Some of it is great—namely the shimmering, sunstruck, stunning cinematography by Belgian-French maestro Benoît Debie (who photographed Irreversible and Enter the Void for Gaspar Noé), and (especially) the amazingly entertaining gangsta-pranksta performance by James Franco as the brain-fried hip-hop-druggie Britney Spears fan Alien. Franco‘s portrayal of Alien, a guy who calls his bed an art piece and plays piano and assault rifles, is so good and such a triumph of  charismatic dopiness and rebel posturing—that it singlehandedly hauls the movie up a star or two. But who needs stars? Who needs critics?

The movies’ femme leads are an odd assortment of Disney Channel or family-oriented  teen queen junior superstars: Selena Gomez (as Faith), Vanessa Hudgens (as Candy) and Ashley Benson (as Brit)—plus, as Cotty, Rachel Korine (who is Mrs. Harmony). They all tend to look almost interchangeable, and three tend to act interchangeable too. Brit, Candy and Cotty are outlaws behaving as if they‘re “in a video game… or a movie.” Candy, Brit and Cotty pull a Bonnie and Clyde at a fast food chicken eatery, while Faith is a good Christian who hangs around with the others because they’ve known each other like, forever—or at lest since grade school. Maybe they should be cramming for exams instead of pulling stick-up jobs and snorting cocaine in Tampa. But who needs exams?

When the gals hit Tampa—just like Dolores Hart, Yvette Mimieux, Paula Prentiss and Connie Francis hit Ft. Lauderdale in 1960’s Where the Boys Are—they immediately fall into what seems to be a nonstop, bouncing day-and-night orgy, which gets them arrested and puts them in the eager hands of Alien, who pays their bail, and invites them over to his big expensive crib with all his big expensive toys. (“Look at all my shit!“)  Alien is also involved in a street war with an old dealing friend (Gucci Mane), and pretty soon, the movie goes bloody and haywire and murderously illogical. But who needs logic?

A lot of Spring Breakers is shot and shaped like old-style softcore porn show. It’s blended with a teen-slanted ‘83 Scarface pastiche. But, as long as Franco is on screen, it’s a good movie, and there’s also something crazily compelling about the scenes of the huge outdoor dance-a-thon. The ending is beyond ridiculous, and not funny enough to save things. And the four femme stars could have used better parts and better lines, but what the hell. The movie‘s credibility vanishes after the restaurant robbery scene anyway. But as the man says, who needs credibility? Who needs Bonnie and Clyde?  Who needs… Just pretend… Ah, what the hell…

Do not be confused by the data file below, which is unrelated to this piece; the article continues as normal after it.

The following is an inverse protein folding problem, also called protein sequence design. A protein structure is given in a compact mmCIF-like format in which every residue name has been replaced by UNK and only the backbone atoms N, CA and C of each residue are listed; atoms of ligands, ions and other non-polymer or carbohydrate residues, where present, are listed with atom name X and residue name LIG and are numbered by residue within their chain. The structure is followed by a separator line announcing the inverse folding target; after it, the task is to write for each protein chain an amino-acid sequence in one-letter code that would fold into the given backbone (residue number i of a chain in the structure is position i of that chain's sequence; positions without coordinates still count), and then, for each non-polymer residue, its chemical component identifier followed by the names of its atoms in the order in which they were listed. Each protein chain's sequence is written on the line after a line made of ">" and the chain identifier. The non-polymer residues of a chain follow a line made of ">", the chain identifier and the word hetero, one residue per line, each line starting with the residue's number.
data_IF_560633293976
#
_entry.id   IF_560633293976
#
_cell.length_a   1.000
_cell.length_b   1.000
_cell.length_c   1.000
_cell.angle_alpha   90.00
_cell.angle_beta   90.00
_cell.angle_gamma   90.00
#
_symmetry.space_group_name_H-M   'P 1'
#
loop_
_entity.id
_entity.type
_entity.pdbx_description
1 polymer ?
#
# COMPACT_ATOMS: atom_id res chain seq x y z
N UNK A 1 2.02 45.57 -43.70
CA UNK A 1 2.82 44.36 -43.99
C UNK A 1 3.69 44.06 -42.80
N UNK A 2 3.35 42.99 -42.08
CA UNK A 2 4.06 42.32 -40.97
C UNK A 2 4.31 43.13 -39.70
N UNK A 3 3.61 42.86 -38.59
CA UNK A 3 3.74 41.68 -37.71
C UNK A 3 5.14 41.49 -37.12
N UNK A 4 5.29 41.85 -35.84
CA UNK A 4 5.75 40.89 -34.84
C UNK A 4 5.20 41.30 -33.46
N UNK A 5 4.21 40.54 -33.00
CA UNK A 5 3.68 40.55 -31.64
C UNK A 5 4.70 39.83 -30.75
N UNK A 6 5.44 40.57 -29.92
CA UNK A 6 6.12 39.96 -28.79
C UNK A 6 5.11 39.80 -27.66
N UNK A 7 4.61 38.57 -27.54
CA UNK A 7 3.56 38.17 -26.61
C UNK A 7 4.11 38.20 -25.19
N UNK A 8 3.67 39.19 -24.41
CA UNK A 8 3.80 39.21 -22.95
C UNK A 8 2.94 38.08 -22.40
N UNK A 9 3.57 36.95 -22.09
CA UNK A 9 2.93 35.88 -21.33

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One Response to “Wilmington on DVDs: Spartacus; Backdraft; Spring Breakers”

  1. joshua says:

    Who needs to have a memorable role in a terrible film?


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It shows how out of it I was in trying to be in it, acknowledging that I was out of it to myself, and then thinking, “Okay, how do I stop being out of it? Well, I get some legitimate illogical narrative ideas” — some novel, you know?

So I decided on three writers that I might be able to option their material and get some producer, or myself as producer, and then get some writer to do a screenplay on it, and maybe make a movie.

And so the three projects were “Do Androids Dream of Electric Sheep,” “Naked Lunch” and a collection of Bukowski. Which, in 1975, forget it — I mean, that was nuts. Hollywood would not touch any of that, but I was looking for something commercial, and I thought that all of these things were coming.

There would be no Blade Runner if there was no Ray Bradbury. I couldn’t find Philip K. Dick. His agent didn’t even know where he was. And so I gave up.

I was walking down the street and I ran into Bradbury — he directed a play that I was going to do as an actor, so we know each other, but he yelled “hi” — and I’d forgot who he was.

So at my girlfriend Barbara Hershey’s urging — I was with her at that moment — she said, “Talk to him! That guy really wants to talk to you,” and I said “No, fuck him,” and keep walking.

But then I did, and then I realized who it was, and I thought, “Wait, he’s in that realm, maybe he knows Philip K. Dick.” I said, “You know a guy named—” “Yeah, sure — you want his phone number?”

My friend paid my rent for a year while I wrote, because it turned out we couldn’t get a writer. My friends kept on me about, well, if you can’t get a writer, then you write.”
~ Hampton Fancher

“That was the most disappointing thing to me in how this thing was played. Is that I’m on the phone with you now, after all that’s been said, and the fundamental distinction between what James is dealing with in these other cases is not actually brought to the fore. The fundamental difference is that James Franco didn’t seek to use his position to have sex with anyone. There’s not a case of that. He wasn’t using his position or status to try to solicit a sexual favor from anyone. If he had — if that were what the accusation involved — the show would not have gone on. We would have folded up shop and we would have not completed the show. Because then it would have been the same as Harvey Weinstein, or Les Moonves, or any of these cases that are fundamental to this new paradigm. Did you not notice that? Why did you not notice that? Is that not something notable to say, journalistically? Because nobody could find the voice to say it. I’m not just being rhetorical. Why is it that you and the other critics, none of you could find the voice to say, “You know, it’s not this, it’s that”? Because — let me go on and speak further to this. If you go back to the L.A. Times piece, that’s what it lacked. That’s what they were not able to deliver. The one example in the five that involved an issue of a sexual act was between James and a woman he was dating, who he was not working with. There was no professional dynamic in any capacity.

~ David Simon